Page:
Infectious Disease Control UnitMail Code: 1960 PO BOX 149347 - Austin, TX 78714-93471100 West 49th Street, Suite T801Austin, TX 78714
Phone: 512 776 7676
Fax: (512) 776-7616
Vibrio parahaemolyticus is a bacterium commonly found in coastal marine waters and seafoods throughout the world.
This bacteria can make people sick in two ways. If it enters an opening in the skin, it can cause a serious skin infection. This usually happens when a person with a cut or abrasion swims or fishes in seawater containing a high number of these bacteria.
The bacteria can also cause diarrhea in people who eat contaminated seafood. When this happens, the person usually only gets mildly or moderately sick, although some people may become sick enough to be hospitalized. The patient may have symptoms such as diarrhea, abdominal cramps, nausea, vomiting, headache, fever, and chills. The illness lasts from 1-7 days, and usually begins within 12 and 24 hours of eating contaminated seafood, but can range from 4 to 30 hours.
In the United States, diarrheal illness is due to either eating raw and other improperly cooked shellfish or by consuming cooked fish and shellfish that was contaminated with the bacteria after it was cooked. Most outbreaks have happened because the seafood was allowed to touch other raw seafood, dirty surfaces or utensils, or the seafood was not kept cold enough. If seafood is not kept clean and properly chilled, the bacteria will grow rapidly in the seafood which then can make people sick.
In some cases, seafood can naturally become highly contaminated with these bacteria while it is still in coastal waters before being harvested.
Vibrio parahaemolyticus infections are fairly rare, but they are also under-reported to public health officials. In Texas, we usually have between 2 and 7 cases reported each year. Between 1988 and 1997, a total of 42 individuals were reported with a Vibrio parahaemolyticus infection in Texas. In most years, the majority of reported cases are of people with a skin or wound infection. In 1998, however, most of the people with this illness had diarrhea from eating raw seafood.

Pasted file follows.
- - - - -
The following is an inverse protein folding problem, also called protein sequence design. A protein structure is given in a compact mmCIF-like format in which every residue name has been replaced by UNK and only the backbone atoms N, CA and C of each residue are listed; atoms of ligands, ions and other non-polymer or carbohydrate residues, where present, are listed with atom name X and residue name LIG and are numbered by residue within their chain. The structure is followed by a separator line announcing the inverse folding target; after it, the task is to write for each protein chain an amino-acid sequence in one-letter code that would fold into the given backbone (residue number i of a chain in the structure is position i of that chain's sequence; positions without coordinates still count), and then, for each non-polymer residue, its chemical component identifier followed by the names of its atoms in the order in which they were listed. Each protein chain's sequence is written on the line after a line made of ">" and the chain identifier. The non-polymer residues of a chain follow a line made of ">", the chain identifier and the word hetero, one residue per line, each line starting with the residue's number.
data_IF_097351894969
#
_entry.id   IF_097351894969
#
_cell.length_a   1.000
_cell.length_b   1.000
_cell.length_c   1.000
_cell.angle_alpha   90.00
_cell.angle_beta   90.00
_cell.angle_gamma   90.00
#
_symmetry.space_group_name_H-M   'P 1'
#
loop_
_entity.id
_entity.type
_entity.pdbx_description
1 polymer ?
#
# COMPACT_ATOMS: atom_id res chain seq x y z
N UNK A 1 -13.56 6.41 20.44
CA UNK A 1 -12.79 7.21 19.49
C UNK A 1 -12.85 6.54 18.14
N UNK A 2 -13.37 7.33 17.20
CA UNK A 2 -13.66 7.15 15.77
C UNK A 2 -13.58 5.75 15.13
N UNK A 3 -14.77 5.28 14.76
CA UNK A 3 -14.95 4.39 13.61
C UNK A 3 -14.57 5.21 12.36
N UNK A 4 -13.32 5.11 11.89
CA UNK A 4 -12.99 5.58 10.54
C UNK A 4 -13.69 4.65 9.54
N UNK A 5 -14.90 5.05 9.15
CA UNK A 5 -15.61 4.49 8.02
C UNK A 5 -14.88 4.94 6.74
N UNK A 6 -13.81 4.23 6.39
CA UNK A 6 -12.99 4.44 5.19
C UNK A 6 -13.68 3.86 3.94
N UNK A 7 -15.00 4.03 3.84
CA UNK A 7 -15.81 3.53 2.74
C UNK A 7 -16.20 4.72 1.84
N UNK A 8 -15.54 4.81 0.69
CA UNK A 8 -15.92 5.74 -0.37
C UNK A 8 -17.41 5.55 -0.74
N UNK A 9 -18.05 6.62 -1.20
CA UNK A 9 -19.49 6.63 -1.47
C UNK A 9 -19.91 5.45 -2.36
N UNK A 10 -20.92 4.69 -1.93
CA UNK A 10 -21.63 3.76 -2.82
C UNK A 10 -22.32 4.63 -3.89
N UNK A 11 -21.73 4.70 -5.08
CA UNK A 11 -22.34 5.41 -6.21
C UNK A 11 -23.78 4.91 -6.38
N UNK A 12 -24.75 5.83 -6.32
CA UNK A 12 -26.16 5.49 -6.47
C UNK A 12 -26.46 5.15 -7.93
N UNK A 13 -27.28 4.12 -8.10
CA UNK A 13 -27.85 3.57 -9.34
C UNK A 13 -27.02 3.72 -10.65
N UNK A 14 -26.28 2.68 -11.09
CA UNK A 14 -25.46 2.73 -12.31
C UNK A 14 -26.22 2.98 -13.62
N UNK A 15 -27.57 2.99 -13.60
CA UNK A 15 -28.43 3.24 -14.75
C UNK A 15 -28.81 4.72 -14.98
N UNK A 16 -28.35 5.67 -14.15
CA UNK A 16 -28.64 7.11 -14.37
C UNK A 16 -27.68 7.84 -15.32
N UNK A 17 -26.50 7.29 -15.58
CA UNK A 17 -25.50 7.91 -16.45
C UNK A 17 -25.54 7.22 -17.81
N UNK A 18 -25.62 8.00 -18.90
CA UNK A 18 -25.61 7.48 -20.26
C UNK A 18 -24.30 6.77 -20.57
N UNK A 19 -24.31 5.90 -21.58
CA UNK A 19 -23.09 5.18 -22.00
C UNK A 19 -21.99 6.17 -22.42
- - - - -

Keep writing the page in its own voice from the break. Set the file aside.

The diagnosis of this illness is made by taking stool samples from a sick person. The stool sample is allowed to grow more bacteria, then it is studied in a laboratory. The Texas Department of State Health Services is asking physicians to send stool samples from people who may have this illness to a laboratory. Laboratories must perform a special test on the stool sample to see if the sickness was caused by this bacteria. The Health Department has told doctors to suspect this illness when patients complain of diarrhea with fever, if the patient has eaten raw seafood.
Most people can get over this illness without any kind of treatment. However, a few people may be sick enough to be hospitalized and may need extra fluids.
No. These are short-term illnesses, and once you recover you should not expect any long-term effects.
Only raw seafood can cause this illness, so:
Certain health conditions put you at risk for serious illness or death if you become sick from eating contaminated raw seafood. People with the following health conditions should not eat seafood that is uncooked:
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